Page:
cladogram


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cladogram

[′klad·ə‚gram]
(evolution)
A dendritic diagram which shows the evolution and descent of a group of organisms.
References in periodicals archive ?
CI and RI are measures aimed at determining how well data fit a cladogram (Rexova et al.
The strict consensus trees produced from the recovered general area cladograms are presented in Fig.
However, the papers of Duellman & Simmons (1977), Lynch (1973, 1975a, 1975b, 1978, 1981, 1983, 1984, 1994a, 1994b, 1998, 2003), Lynch & Duellman (1980), Lynch & Suarez (2002) and Pyburn & Lynch (1981) have revealed potential relationships for species of the unistrigatus group, some with formal cladograms, but the majority without them.
This clade is composed of five families in the cladogram of Bremer et al.
Since the condition present in the gonorynchiform and in the fossil taxa examined is also not clear, either because it was difficult to discern this feature or because a distinct primordial ligament is seemingly missing, such an attachment of this ligament on the dorsal surface of the coronoid process was scored in the cladogram as a potential ostariophysan synapomorphy.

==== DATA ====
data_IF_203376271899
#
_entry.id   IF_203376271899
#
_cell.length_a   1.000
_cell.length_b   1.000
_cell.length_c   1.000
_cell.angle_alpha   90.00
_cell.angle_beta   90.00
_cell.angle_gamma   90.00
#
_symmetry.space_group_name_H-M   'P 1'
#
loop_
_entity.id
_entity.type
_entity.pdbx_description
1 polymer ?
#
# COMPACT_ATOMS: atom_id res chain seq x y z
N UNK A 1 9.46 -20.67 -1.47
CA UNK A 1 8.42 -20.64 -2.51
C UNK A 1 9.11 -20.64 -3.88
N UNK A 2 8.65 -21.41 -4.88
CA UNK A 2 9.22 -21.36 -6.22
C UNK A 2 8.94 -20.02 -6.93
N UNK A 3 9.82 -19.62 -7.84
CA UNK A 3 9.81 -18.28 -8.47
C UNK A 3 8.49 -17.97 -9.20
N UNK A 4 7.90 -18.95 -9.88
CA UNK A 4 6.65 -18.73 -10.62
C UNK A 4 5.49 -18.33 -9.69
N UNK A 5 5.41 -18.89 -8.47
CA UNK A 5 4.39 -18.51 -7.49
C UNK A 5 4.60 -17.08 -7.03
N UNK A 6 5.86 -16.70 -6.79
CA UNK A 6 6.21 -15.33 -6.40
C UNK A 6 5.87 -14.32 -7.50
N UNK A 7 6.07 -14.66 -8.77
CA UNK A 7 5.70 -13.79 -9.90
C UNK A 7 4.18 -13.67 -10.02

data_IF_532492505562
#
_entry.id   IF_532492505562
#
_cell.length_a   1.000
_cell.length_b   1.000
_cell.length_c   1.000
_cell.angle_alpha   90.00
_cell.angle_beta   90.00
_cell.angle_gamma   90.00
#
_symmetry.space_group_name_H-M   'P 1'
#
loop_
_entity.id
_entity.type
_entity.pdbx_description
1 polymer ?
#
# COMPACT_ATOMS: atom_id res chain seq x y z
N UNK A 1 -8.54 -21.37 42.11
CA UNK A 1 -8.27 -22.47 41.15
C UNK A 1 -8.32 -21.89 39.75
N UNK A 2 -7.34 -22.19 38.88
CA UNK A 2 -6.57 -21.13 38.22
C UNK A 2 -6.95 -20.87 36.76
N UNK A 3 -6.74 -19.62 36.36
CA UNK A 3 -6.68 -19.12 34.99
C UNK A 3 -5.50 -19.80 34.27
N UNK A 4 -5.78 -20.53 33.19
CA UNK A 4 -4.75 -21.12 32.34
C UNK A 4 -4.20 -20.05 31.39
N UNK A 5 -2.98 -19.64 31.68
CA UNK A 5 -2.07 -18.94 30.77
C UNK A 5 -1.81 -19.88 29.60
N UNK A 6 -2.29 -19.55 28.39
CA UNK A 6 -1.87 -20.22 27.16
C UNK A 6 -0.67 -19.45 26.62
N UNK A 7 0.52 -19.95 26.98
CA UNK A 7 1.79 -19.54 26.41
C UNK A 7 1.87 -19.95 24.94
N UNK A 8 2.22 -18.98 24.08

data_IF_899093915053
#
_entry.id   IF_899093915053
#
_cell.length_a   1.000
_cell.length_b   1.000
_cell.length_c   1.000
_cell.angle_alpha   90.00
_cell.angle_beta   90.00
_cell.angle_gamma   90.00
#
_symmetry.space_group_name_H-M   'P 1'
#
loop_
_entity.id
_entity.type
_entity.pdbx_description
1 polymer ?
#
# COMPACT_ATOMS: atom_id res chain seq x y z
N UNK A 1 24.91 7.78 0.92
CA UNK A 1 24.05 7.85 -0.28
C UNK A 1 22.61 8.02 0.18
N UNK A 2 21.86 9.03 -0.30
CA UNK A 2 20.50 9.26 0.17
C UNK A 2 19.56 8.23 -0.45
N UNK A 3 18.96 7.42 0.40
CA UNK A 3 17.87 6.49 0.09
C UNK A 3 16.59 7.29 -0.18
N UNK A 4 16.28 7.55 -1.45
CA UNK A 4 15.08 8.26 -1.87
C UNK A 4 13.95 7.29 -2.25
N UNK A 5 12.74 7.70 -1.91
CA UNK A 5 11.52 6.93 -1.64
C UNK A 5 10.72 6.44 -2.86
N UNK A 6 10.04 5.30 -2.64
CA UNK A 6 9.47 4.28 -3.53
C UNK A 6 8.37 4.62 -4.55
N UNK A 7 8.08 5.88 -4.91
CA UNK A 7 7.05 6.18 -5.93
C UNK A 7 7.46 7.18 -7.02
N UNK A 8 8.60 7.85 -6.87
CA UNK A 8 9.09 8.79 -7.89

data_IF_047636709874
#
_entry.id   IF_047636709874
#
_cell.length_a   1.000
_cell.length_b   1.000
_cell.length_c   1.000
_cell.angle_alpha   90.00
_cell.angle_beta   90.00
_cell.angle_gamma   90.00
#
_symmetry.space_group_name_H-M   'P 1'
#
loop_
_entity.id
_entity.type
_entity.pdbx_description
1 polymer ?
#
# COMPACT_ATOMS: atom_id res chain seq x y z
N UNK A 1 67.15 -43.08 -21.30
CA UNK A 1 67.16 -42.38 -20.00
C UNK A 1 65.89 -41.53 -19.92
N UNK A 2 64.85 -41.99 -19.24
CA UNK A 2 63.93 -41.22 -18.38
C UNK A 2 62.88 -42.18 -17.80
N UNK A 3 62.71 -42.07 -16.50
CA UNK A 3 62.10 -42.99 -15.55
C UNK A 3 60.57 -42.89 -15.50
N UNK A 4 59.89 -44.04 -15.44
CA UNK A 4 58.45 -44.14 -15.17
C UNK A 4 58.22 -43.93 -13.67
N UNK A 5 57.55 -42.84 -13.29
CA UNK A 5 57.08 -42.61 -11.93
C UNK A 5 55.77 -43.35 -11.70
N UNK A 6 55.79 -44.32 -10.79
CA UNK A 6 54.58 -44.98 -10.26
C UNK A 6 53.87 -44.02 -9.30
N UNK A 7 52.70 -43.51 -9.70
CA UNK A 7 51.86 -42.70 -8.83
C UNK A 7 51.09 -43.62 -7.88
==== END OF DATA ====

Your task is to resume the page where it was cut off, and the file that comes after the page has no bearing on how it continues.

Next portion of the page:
By mapping details of comb-hair morphology on cladograms derived from other morphological and from molecular data we trace the evolution of comb-hairs in Pholcidae.
The cladogram that resulted from our analysis of the European isolates is in agreement with those previously published.
Evidence suggests that "umbilical brooders occupy only a few tips on distinct and late-arising twigs of the cladogram [evolutionary tree of coiling snails], not a central position near the root of the tree" (1260).
The dimension of time is not quantified, but a cladogram (e.